CNDR Fellow Receives Top Prize at National Udall Meeting

Jing Guo, PhD, a post doctoral fellow in the Center for Neurodegenerative Disease Research, recently received an honor at the National Institute of Neurological Disorders and Stroke (NINDS)’s national meeting of all the Morris K. Udall Centers of Excellence for Parkinson’s Disease Research. She presented recent work from the Penn Udall Center showing how one disease protein can morph into different strains of aggregates and promote misfolding of other disease proteins commonly found in Alzheimer’s, Parkinson’s and other related neurodegenerative diseases, which was published in Cell on July 3rd this year. The poster presentation prompted a lot of questions and conversation among the researchers in attendance, earning her poster 1st prize among other posters from Udall Centers around the country.

The work is being carried on within the lab, where the neuropathology team is looking into the presence of pathological strains in human brains.

Guo is renewing her focus on the tau protein, hoping to establish a sporadic model of tau disease. “My goal is to make [the induction of tau pathology] work in a wild type context, as that would be a better model for sporadic diseases,” said Guo. “Our hypothesis is that maybe we haven’t been using the right strain of pathological tau that is infiltrating human brains.”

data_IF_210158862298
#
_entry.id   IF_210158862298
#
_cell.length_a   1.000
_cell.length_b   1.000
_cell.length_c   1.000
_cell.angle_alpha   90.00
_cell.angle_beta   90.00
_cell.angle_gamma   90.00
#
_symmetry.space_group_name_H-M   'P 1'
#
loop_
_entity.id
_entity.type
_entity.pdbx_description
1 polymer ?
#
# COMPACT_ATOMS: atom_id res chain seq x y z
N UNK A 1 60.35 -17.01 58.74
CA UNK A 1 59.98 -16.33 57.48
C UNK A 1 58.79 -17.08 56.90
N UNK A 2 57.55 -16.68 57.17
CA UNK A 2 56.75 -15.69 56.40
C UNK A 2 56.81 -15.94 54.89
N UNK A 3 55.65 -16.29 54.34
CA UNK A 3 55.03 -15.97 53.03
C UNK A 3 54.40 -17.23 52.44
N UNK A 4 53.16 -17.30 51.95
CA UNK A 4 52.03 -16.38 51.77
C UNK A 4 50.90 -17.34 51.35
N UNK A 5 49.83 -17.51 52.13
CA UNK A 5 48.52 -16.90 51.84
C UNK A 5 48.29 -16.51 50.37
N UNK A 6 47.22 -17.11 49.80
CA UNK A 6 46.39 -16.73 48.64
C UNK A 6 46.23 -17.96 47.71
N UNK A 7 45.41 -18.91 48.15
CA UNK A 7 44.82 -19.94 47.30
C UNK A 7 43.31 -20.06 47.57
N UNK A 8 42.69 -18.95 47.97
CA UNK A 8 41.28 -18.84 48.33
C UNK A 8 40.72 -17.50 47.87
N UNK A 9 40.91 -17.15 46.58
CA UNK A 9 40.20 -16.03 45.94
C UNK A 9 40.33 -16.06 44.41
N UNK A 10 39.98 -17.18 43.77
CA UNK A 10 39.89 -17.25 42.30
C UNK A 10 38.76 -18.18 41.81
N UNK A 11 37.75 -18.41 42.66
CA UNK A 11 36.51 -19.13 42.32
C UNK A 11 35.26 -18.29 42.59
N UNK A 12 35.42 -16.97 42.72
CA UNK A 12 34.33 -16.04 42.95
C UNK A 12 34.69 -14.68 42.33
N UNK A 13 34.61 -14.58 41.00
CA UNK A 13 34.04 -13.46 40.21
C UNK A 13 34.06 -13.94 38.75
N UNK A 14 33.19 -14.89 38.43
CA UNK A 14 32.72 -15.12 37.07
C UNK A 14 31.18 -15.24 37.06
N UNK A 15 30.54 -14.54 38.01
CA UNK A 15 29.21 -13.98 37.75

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Ware Retreat Brings International Transmission Experts to Debate Neurodegenerative Disease Progression

In a stellar meeting of the minds, the annual Marian S. Ware Neurodegenerative Disease Research Retreat took on a timely topic this year – the transmission of neurodegenerative disease pathologies – and brought some of the brightest researchers in the field together to debate commonalities and differences between diseases.CNDR Retreat 3

“It’s an exciting time to get everybody together because there are so many things to discuss and share,” said event chair Virginia Lee, PhD, MBA, director of the Penn Center for Neurodegenerative Disease Research.

Congressman Chaka Fattah (PA-02) was on hand for the symposium, and met with the presenters during the poster session.

CNDR Retreat 1 Throughout the day, world leaders in prions, amyloid-beta, tau and alpha-synuclein transmission spoke about their understanding of how various strains pass from other cells while causing damage along the way.

At the end of the day, the group debated whether the diseases were all “prion-like,” with many arguing that they were not similar enough, even though there were some commonalities between the proteins, to call them all prion-like. The group discussed practical implications, such as issues with stigma associated with infectious prions, causing many in the group to pause and concede that perhaps a new term needed to be developed all together.